Take a second look at vitamin D testing
The conversation about vitamin D testing and supplementation is heating up in the media and throughout medical journals these days. More patients are requesting a check of their vitamin D levels by their health care providers – oftentimes without any medical reason. The necessity of this costly test is the subject of ongoing debate in the community. The current cost for serum 25-hydroxyvitamin D measurement from Providence Lab Services is $86, plus a $24 phlebotomy fee.
We advise that you order vitamin D testing for only those patients who are at greatest risk for abnormal levels, such as individuals who have:
- Rickets or osteomalacia
- Fat malabsorption syndromes
- Renal or hepatic disease
- Granulomatous disorders (i.e., sarcoidosis)
Testing also is indicated for patients who take certain medications on an ongoing basis, such as glucocorticoids, anticonvulsants and antiretroviral therapy.
Our recommendations are based on primary literature, published guidelines and consensus statements, as well as expert opinion.
Dietary Reference Intake (DRI)
The Institute of Medicine (IOM) updated DRI values for vitamin D in 2010. Assuming minimal sun exposure, the updated recommended dietary allowance values for vitamin D are:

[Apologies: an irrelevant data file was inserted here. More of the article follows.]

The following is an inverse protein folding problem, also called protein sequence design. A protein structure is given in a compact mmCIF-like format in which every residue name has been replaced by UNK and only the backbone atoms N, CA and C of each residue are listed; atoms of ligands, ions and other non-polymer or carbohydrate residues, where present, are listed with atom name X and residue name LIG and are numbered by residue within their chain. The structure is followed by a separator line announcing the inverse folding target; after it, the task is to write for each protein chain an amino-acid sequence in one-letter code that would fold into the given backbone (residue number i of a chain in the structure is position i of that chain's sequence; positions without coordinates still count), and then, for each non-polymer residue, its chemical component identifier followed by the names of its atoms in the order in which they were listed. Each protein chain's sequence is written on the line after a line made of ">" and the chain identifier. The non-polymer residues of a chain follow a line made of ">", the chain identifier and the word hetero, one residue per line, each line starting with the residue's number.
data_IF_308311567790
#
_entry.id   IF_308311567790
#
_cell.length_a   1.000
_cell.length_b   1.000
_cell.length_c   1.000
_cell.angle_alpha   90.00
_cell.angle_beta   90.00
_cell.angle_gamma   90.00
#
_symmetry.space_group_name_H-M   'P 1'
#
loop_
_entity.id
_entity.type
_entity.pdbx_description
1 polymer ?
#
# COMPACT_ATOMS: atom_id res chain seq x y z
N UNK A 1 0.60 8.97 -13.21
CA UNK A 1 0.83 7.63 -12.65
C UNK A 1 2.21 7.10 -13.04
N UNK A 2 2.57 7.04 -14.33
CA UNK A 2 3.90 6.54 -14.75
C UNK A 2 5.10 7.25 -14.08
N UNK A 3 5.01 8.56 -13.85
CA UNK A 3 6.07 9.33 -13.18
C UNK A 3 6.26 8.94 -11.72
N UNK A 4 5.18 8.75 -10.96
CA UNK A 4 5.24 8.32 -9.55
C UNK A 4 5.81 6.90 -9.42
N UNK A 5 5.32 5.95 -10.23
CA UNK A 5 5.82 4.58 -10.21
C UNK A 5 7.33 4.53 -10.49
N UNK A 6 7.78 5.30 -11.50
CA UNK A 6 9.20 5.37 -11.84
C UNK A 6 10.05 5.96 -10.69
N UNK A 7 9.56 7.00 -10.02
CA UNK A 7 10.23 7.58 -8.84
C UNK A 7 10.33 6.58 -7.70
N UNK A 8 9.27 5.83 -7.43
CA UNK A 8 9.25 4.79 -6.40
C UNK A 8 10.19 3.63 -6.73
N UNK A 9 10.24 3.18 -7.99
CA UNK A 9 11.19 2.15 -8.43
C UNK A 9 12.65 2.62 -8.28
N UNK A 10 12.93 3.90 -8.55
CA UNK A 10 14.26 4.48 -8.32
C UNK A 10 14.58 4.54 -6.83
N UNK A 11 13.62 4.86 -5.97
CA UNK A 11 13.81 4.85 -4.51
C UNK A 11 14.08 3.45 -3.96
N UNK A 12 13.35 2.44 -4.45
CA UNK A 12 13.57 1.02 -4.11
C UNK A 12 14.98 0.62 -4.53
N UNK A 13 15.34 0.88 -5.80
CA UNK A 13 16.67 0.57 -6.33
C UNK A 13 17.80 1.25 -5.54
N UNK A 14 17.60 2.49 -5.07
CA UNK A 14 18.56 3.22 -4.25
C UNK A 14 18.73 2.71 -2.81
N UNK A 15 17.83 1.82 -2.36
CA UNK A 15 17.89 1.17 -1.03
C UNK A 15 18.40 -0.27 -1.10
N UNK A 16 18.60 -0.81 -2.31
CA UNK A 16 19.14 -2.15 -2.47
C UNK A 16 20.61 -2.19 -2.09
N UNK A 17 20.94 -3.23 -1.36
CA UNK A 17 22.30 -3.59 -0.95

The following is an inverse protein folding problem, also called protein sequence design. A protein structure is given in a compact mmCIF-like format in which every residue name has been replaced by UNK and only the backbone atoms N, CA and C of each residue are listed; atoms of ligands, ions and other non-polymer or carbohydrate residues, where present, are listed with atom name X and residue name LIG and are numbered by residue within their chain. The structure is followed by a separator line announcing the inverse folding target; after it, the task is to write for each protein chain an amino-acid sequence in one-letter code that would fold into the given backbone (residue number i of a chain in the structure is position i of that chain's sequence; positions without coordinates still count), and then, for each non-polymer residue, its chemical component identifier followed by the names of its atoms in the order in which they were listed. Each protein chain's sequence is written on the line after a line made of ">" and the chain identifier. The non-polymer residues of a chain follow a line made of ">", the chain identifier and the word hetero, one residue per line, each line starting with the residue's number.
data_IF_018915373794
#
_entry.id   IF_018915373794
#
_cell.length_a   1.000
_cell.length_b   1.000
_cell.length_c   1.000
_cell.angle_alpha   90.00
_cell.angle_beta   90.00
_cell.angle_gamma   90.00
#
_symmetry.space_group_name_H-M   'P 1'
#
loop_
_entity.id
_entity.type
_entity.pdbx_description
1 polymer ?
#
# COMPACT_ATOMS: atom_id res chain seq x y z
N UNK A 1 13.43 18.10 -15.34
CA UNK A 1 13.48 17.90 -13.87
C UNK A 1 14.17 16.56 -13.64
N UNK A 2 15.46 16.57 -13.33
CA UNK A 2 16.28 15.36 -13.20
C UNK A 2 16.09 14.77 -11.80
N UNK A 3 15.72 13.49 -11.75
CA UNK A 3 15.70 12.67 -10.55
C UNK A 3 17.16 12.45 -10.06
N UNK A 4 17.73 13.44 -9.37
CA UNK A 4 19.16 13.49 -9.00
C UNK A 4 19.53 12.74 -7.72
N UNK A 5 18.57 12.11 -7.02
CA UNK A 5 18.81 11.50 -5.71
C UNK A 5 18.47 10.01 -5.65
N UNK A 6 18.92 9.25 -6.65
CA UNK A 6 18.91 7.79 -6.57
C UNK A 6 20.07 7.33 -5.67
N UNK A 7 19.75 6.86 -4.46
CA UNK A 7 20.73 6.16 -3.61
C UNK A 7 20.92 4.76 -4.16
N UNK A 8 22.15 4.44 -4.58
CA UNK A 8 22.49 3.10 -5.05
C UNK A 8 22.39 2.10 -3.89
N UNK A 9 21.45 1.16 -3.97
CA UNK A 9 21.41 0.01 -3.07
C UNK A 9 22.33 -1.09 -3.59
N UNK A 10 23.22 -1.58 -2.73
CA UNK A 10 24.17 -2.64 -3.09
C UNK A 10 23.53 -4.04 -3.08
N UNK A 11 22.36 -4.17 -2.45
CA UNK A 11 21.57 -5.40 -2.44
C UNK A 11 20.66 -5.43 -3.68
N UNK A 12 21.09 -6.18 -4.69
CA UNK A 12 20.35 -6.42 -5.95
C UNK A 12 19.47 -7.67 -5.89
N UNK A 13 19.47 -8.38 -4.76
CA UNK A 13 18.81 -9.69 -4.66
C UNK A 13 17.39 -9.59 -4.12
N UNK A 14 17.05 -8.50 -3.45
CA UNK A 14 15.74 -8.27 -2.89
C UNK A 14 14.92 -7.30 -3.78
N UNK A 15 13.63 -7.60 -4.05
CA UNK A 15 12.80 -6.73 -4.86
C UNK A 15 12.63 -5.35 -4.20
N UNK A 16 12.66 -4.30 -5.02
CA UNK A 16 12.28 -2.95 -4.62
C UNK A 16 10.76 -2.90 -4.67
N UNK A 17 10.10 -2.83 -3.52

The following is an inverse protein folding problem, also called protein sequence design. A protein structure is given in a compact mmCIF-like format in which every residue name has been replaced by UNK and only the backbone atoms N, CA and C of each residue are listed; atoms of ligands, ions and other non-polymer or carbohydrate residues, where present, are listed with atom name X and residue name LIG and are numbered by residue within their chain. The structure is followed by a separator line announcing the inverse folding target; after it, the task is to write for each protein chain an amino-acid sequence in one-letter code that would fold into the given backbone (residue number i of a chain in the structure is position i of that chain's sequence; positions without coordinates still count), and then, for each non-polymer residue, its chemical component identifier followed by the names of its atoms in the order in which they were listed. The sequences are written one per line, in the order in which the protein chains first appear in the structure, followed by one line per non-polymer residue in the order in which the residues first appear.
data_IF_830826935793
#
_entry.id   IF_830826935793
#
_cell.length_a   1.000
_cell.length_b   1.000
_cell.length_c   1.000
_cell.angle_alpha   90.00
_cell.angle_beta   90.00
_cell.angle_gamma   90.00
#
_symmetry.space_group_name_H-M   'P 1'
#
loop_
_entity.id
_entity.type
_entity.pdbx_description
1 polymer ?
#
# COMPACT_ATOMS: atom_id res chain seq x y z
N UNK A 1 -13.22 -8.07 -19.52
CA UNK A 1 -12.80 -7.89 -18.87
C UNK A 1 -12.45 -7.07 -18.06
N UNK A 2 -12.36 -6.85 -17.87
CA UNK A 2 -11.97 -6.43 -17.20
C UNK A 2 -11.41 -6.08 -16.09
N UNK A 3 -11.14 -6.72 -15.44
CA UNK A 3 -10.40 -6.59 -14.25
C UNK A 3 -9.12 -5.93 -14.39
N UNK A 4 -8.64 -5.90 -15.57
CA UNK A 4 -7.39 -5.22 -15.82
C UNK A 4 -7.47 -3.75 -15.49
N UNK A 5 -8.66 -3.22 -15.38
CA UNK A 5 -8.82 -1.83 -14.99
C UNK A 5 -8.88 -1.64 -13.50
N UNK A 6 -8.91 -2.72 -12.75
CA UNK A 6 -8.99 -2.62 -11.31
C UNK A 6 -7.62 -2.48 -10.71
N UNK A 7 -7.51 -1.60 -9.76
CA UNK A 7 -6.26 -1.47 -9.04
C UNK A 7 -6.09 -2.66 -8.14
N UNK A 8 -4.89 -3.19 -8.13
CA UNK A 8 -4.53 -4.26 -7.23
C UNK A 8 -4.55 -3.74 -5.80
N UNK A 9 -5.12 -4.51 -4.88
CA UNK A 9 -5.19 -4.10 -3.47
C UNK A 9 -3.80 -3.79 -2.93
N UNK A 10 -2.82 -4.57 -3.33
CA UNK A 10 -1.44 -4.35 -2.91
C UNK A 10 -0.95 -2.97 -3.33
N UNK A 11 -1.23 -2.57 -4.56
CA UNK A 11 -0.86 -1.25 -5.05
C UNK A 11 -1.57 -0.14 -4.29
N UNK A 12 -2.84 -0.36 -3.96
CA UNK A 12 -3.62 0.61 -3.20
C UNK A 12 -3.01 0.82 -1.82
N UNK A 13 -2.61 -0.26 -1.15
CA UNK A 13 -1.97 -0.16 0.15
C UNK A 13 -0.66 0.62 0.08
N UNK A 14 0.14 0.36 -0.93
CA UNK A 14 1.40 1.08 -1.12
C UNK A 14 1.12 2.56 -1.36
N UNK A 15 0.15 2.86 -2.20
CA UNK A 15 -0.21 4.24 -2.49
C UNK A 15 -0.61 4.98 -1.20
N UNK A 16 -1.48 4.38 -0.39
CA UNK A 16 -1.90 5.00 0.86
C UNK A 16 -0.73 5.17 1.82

- 600 IU for males and females ages 1 to 70, including pregnant and lactating women
- 800 IU for men and women older than age 70
Goals of treatment
Until a more defined consensus for vitamin D level is agreed upon, target a serum 25-hydroxyvitamin D level of at least greater than 20 ng/mL, and consider targeting greater than 30 ng/mL.
- 50,000 IU vitamin D2 (ergocalciferol) once weekly for approximately eight weeks (available as a prescription medication)
- Vitamin D3 (cholecalciferol) 2,000 to 3,000 IU daily for approximately eight weeks (prescription not necessary)
- A commonly used maintenance regimen is 1,000 to 2,000 IU daily (sum of dietary intake plus vitamin D3 (cholecalciferol) if necessary; prescription not necessary)
*Note: Some variability may be noted in the vitamin D dosing and duration of therapy based on the pertinent medical condition(s) and 25-hydroxyvitamin D level.
- If a patient is taking 2,000 IU vitamin D2 (ergocalciferol) or D3 (cholecalciferol) per day or less, routine serum 25-hydroxyvitamin D monitoring is not required.
- For vitamin D replacement therapy at a dose of greater than 2,000 IU per day, recommend monitoring the serum 25-hydroxyvitamin D level at baseline and again after three months of therapy.
- Once a patient has taken a stable dose of vitamin D for at least three months and the serum 25-hydroxyvitamin D level has confirmed sufficient replacement, annual monitoring of 25-hydroxyvitamin D is indicated if the total daily dose exceeds 2,000 IU of vitamin D2 (ergocalciferol) or D3 (cholecalciferol).
- Although not common, vitamin D toxicity is possible, and has been documented in the literature.
- Clinically, vitamin D toxicity manifests as hypercalcemia that can range from asymptomatic elevated serum calcium labs requiring discontinuation of vitamin D supplementation, to more severe hypercalcemia requiring medical treatment.